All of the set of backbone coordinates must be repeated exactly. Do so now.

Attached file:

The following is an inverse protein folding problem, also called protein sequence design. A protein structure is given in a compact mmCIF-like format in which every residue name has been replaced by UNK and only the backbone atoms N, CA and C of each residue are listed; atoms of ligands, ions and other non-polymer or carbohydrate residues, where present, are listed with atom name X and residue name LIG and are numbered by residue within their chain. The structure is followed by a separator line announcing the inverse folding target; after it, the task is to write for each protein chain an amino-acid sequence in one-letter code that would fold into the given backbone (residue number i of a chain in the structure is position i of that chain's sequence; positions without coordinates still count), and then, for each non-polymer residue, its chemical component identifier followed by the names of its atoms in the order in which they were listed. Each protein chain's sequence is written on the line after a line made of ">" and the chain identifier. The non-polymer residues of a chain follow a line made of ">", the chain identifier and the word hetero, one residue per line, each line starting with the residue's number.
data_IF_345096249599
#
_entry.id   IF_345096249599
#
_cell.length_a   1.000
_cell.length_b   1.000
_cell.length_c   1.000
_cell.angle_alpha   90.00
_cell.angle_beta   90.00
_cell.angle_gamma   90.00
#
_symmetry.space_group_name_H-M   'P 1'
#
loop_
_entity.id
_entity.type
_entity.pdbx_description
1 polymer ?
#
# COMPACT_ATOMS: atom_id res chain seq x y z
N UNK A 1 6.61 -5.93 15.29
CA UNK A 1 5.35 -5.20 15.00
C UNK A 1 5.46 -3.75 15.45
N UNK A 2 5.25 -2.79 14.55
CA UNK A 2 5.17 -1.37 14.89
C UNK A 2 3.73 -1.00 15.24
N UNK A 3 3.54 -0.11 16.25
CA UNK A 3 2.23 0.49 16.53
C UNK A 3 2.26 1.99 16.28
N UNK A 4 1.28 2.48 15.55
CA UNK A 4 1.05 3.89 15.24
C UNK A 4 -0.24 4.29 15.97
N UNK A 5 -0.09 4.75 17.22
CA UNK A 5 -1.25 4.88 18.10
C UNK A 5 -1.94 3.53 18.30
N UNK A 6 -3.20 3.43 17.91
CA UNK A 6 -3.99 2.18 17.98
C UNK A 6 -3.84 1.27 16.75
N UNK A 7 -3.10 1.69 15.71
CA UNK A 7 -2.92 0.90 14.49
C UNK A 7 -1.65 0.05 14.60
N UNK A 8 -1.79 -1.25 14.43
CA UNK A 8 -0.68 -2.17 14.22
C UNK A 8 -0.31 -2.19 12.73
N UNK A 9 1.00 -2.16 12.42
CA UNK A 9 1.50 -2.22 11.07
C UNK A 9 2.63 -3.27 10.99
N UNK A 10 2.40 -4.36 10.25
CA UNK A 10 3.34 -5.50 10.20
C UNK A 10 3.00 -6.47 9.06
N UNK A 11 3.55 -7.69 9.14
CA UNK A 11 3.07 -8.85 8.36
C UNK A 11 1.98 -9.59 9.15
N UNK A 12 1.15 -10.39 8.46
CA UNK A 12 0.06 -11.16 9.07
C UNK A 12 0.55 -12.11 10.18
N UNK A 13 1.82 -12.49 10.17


The following is an inverse protein folding problem, also called protein sequence design. A protein structure is given in a compact mmCIF-like format in which every residue name has been replaced by UNK and only the backbone atoms N, CA and C of each residue are listed; atoms of ligands, ions and other non-polymer or carbohydrate residues, where present, are listed with atom name X and residue name LIG and are numbered by residue within their chain. The structure is followed by a separator line announcing the inverse folding target; after it, the task is to write for each protein chain an amino-acid sequence in one-letter code that would fold into the given backbone (residue number i of a chain in the structure is position i of that chain's sequence; positions without coordinates still count), and then, for each non-polymer residue, its chemical component identifier followed by the names of its atoms in the order in which they were listed. Each protein chain's sequence is written on the line after a line made of ">" and the chain identifier. The non-polymer residues of a chain follow a line made of ">", the chain identifier and the word hetero, one residue per line, each line starting with the residue's number.
data_IF_345096249599
#
_entry.id   IF_345096249599
#
_cell.length_a   1.000
_cell.length_b   1.000
_cell.length_c   1.000
_cell.angle_alpha   90.00
_cell.angle_beta   90.00
_cell.angle_gamma   90.00
#
_symmetry.space_group_name_H-M   'P 1'
#
loop_
_entity.id
_entity.type
_entity.pdbx_description
1 polymer ?
#
# COMPACT_ATOMS: atom_id res chain seq x y z
N UNK A 1 6.61 -5.93 15.29
CA UNK A 1 5.35 -5.20 15.00
C UNK A 1 5.46 -3.75 15.45
N UNK A 2 5.25 -2.79 14.55
CA UNK A 2 5.17 -1.37 14.89
C UNK A 2 3.73 -1.00 15.24
N UNK A 3 3.54 -0.11 16.25
CA UNK A 3 2.23 0.49 16.53
C UNK A 3 2.26 1.99 16.28
N UNK A 4 1.28 2.48 15.55
CA UNK A 4 1.05 3.89 15.24
C UNK A 4 -0.24 4.29 15.97
N UNK A 5 -0.09 4.75 17.22
CA UNK A 5 -1.25 4.88 18.10
C UNK A 5 -1.94 3.53 18.30
N UNK A 6 -3.20 3.43 17.91
CA UNK A 6 -3.99 2.18 17.98
C UNK A 6 -3.84 1.27 16.75
N UNK A 7 -3.10 1.69 15.71
CA UNK A 7 -2.92 0.90 14.49
C UNK A 7 -1.65 0.05 14.60
N UNK A 8 -1.79 -1.25 14.43
CA UNK A 8 -0.68 -2.17 14.22
C UNK A 8 -0.31 -2.19 12.73
N UNK A 9 1.00 -2.16 12.42
CA UNK A 9 1.50 -2.22 11.07
C UNK A 9 2.63 -3.27 10.99
N UNK A 10 2.40 -4.36 10.25
CA UNK A 10 3.34 -5.50 10.20
C UNK A 10 3.00 -6.47 9.06
N UNK A 11 3.55 -7.69 9.14
CA UNK A 11 3.07 -8.85 8.36
C UNK A 11 1.98 -9.59 9.15
N UNK A 12 1.15 -10.39 8.46
CA UNK A 12 0.06 -11.16 9.07
C UNK A 12 0.55 -12.11 10.18
N UNK A 13 1.82 -12.49 10.17